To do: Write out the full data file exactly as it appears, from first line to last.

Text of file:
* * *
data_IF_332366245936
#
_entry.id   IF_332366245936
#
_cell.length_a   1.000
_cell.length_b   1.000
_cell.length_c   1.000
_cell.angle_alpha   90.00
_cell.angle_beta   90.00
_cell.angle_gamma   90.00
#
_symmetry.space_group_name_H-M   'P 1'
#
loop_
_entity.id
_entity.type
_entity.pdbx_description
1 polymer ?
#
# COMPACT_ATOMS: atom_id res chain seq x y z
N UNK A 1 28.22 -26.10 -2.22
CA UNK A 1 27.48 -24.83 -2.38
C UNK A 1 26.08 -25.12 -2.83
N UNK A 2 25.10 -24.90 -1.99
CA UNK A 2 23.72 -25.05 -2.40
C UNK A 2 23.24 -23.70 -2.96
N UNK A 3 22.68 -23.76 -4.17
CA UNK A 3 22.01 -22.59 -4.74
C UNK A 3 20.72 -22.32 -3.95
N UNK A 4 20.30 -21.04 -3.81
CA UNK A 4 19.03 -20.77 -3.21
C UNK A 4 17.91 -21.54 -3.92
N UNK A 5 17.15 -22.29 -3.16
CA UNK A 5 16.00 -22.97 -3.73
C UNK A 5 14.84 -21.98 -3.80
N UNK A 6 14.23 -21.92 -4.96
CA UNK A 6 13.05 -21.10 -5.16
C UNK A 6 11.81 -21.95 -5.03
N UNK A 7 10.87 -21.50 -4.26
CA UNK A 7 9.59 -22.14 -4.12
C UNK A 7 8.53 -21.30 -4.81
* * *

data_IF_332366245936
#
_entry.id   IF_332366245936
#
_cell.length_a   1.000
_cell.length_b   1.000
_cell.length_c   1.000
_cell.angle_alpha   90.00
_cell.angle_beta   90.00
_cell.angle_gamma   90.00
#
_symmetry.space_group_name_H-M   'P 1'
#
loop_
_entity.id
_entity.type
_entity.pdbx_description
1 polymer ?
#
# COMPACT_ATOMS: atom_id res chain seq x y z
N UNK A 1 28.22 -26.10 -2.22
CA UNK A 1 27.48 -24.83 -2.38
C UNK A 1 26.08 -25.12 -2.83
N UNK A 2 25.10 -24.90 -1.99
CA UNK A 2 23.72 -25.05 -2.40
C UNK A 2 23.24 -23.70 -2.96
N UNK A 3 22.68 -23.76 -4.17
CA UNK A 3 22.01 -22.59 -4.74
C UNK A 3 20.72 -22.32 -3.95
N UNK A 4 20.30 -21.04 -3.81
CA UNK A 4 19.03 -20.77 -3.21
C UNK A 4 17.91 -21.54 -3.92
N UNK A 5 17.15 -22.29 -3.16
CA UNK A 5 16.00 -22.97 -3.73
C UNK A 5 14.84 -21.98 -3.80
N UNK A 6 14.23 -21.92 -4.96
CA UNK A 6 13.05 -21.10 -5.16
C UNK A 6 11.81 -21.95 -5.03
N UNK A 7 10.87 -21.50 -4.26
CA UNK A 7 9.59 -22.14 -4.12
C UNK A 7 8.53 -21.30 -4.81